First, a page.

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November 2, 2009
Driving didn't used to make me tired, but that was a while back. Yesterday I climbed the stairs at five in the afternoon after a longish trip and lay down for a little nap, which lengthened gracefully into a good night's sleep. I was assisted in this by the change to standard time, a fine invention which makes us all think we've put in a good day before we actually have.

I'm grateful for this sleight-of-hand when it works in my favor, as it does in the fall, but is it really right? Can we just move time like that? Don't we have to ask Somebody's permission? Apparently not -- nobody more exalted than the government, anyway. God seems willing to let us fool around with it all we want. They lost ten whole days a few centuries back: somebody realized that the count of the Julian calendar was off, and they just struck ten days off the year. You went to bed one Thursday night, and when you awakened Friday morning, it was ten days later. This startling lost fortnight is known as the Gregorian Calendar Reform. Catholic countries adopted it as soon as the pope announced it, of course, but Protestant ones refused to have anything to do with it for almost 300 years, until the dating of Easter under the old system had gotten so far from its relation to the solstice that Easter was in danger of not being in the springtime at all, and they had to get with the program. The Orthodox dragged their feet even longer, waiting until the early years of the twentieth century to get on board.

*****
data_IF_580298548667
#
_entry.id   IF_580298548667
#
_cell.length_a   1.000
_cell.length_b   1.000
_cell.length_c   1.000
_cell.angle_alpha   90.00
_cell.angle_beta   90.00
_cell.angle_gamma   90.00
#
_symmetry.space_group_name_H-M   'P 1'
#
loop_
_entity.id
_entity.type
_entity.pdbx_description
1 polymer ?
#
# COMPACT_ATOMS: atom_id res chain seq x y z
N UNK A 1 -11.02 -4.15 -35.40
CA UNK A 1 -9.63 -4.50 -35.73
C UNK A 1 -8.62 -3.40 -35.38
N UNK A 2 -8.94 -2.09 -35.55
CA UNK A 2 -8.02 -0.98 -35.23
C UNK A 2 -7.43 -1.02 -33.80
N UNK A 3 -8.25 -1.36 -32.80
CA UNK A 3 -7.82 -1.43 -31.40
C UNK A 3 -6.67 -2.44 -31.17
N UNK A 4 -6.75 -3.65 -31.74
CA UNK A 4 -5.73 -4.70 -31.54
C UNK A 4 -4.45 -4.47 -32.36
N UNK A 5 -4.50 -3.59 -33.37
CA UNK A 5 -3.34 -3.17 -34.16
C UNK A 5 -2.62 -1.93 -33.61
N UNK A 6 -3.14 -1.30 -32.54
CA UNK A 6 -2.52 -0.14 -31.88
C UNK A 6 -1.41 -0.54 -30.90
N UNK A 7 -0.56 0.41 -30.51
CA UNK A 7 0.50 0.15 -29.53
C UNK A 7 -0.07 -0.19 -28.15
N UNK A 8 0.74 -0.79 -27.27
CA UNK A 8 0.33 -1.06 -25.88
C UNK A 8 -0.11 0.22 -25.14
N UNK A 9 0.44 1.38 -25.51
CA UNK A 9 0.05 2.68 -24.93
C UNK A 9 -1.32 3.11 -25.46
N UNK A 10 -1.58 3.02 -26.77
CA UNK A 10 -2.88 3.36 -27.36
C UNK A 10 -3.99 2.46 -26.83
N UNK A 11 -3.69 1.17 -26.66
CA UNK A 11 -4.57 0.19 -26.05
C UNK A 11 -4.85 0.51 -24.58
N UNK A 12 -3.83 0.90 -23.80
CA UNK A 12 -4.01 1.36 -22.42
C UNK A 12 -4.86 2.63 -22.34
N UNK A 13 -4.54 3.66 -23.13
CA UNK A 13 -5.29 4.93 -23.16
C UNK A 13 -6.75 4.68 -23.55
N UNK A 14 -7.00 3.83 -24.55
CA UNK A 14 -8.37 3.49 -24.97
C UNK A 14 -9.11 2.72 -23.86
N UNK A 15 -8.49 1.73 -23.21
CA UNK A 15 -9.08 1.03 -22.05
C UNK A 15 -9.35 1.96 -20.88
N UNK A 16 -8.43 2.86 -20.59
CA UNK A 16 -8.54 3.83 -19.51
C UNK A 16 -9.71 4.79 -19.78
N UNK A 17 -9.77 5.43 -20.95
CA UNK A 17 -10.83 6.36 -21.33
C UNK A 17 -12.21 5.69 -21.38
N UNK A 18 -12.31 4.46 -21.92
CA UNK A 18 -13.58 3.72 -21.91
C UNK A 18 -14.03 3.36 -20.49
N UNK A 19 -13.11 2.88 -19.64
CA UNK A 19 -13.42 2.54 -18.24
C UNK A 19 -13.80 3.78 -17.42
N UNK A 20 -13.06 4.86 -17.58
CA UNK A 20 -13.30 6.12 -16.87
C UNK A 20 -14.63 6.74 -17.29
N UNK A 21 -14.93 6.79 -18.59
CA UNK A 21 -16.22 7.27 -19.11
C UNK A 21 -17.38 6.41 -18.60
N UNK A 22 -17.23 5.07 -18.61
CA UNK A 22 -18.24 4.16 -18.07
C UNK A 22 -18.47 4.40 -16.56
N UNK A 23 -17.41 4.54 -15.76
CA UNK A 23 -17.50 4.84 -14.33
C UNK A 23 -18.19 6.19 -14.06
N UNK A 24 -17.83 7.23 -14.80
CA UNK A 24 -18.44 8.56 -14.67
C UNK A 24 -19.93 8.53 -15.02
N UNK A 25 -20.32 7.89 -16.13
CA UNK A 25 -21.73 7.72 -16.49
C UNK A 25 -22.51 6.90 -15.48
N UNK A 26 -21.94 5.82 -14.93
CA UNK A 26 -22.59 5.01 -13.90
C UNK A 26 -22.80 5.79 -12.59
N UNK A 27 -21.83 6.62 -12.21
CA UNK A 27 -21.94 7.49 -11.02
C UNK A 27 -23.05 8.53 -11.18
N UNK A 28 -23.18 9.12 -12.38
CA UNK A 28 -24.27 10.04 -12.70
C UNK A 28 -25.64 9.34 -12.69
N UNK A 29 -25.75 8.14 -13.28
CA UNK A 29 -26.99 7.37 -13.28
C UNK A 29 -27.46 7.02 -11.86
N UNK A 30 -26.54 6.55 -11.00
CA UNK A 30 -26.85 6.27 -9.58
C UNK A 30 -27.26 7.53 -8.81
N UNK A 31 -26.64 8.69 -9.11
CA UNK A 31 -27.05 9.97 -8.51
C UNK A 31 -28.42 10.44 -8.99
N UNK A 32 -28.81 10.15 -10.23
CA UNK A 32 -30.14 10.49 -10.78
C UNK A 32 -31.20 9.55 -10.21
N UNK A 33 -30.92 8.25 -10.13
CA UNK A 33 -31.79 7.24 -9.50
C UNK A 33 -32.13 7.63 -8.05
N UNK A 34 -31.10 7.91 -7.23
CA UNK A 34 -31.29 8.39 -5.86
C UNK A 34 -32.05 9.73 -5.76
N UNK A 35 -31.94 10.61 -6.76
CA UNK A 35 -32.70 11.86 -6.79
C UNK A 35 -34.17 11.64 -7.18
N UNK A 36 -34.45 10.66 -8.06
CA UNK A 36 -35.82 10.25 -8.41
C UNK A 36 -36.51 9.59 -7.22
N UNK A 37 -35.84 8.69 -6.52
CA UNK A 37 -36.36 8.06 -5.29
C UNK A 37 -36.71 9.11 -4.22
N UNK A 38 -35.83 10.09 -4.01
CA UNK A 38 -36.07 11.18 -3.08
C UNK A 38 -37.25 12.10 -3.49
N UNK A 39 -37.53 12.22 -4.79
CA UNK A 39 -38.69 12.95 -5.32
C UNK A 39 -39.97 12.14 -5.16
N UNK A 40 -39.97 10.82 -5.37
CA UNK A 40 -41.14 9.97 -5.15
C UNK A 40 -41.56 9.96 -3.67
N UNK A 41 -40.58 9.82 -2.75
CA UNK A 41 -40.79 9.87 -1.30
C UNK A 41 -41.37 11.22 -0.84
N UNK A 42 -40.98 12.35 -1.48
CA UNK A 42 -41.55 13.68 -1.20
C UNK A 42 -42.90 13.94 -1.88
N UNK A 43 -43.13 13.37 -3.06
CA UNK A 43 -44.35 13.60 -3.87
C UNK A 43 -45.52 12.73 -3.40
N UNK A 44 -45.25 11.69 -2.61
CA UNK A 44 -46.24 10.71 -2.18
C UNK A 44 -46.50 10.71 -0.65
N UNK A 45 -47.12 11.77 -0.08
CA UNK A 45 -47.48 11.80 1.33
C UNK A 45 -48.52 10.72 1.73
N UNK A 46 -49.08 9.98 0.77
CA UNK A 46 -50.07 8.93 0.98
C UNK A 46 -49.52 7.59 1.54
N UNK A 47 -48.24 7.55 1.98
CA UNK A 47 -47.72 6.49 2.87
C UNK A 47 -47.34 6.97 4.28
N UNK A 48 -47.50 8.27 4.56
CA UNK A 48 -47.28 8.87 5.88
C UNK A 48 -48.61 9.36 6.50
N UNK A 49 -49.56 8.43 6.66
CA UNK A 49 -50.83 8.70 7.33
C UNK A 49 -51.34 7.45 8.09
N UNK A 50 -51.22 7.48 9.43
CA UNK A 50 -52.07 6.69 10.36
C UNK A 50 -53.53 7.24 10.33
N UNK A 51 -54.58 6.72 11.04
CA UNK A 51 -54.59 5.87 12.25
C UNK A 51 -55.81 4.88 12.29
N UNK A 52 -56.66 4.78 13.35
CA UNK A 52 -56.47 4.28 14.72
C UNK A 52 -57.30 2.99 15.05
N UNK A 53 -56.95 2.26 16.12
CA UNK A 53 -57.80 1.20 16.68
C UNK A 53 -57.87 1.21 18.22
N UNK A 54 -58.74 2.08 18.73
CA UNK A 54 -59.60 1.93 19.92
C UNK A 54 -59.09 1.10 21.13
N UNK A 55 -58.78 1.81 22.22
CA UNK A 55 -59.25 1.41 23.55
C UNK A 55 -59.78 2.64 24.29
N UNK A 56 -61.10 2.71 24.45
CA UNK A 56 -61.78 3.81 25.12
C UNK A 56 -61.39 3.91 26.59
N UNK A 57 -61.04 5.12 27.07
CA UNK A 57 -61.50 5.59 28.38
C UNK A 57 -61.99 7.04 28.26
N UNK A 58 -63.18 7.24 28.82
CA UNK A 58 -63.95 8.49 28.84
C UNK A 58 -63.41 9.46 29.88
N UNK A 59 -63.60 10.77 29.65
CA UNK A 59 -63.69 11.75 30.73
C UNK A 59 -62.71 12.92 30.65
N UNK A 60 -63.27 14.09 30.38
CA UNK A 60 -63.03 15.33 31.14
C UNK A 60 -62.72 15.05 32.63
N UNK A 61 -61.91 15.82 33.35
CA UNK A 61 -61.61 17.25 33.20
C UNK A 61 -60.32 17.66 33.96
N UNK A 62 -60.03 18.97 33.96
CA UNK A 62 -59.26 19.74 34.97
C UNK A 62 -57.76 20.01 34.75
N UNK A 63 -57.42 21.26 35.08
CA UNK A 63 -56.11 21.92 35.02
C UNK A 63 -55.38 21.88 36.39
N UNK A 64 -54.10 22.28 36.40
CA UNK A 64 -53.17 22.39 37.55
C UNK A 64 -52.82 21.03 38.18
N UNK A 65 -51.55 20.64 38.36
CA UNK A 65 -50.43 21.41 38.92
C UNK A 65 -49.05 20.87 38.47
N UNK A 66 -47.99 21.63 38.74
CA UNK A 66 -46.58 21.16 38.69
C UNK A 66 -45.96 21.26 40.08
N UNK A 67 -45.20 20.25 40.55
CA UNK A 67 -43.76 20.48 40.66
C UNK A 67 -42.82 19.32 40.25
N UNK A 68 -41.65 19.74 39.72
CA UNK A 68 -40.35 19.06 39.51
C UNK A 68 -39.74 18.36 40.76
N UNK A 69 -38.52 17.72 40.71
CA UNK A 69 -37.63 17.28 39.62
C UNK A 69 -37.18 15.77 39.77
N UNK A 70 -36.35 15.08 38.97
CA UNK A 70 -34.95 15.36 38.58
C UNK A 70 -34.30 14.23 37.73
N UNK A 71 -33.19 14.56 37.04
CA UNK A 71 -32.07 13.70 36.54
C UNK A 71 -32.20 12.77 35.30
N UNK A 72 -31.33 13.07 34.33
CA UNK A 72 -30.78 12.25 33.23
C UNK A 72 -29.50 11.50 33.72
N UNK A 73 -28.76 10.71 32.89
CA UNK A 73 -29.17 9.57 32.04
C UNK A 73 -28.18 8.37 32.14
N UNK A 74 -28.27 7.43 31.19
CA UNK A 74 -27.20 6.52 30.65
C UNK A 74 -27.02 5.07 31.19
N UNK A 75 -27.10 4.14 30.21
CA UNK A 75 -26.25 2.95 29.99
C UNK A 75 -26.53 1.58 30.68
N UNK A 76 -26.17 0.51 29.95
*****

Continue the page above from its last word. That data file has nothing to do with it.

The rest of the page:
I suppose the reason God doesn't really care about this is that it's not time we're moving. It's just our measure of time. Calendars and clocks are human inventions, the imposition of a linear framework on something that's little more complicated than just a straight line with an arrow pointing towards forever on one end. We learn time this way: beginnings and endings, one thing after another. History marches forward for us, and we can never go back to where we have been before. For us, time elapses.

And we experience this as tragic. We lose everything we love to the past, and we cannot retrieve any of it. Our beloved ones who die, our own youth, the potential we once had which either did or did not come true: all of it slips away to take its place where we can't get at it. We measure time as one calculatingly takes the measure of an enemy. Always, it is inexorable. Always, we are the ones who come up short.

But God's reality is not ours. The measure of time, its past-present-future arrangement, is an earthly thing, not a heavenly one. God holds all three in simultaneous, stupendous embrace, and it is only stupendous to us because we cannot understand it. The release from the world of matter which comes to all of us is also a release from the world of time. Time is not needed in the larger life, and so they don't have it.

That God holds past, present and future as one means, of course, that we're already in the larger life, before we experience it. Yikes. This bears some sitting and thinking, but it's nothing to panic about. It is good and graceful news. And we've got all the time in the world.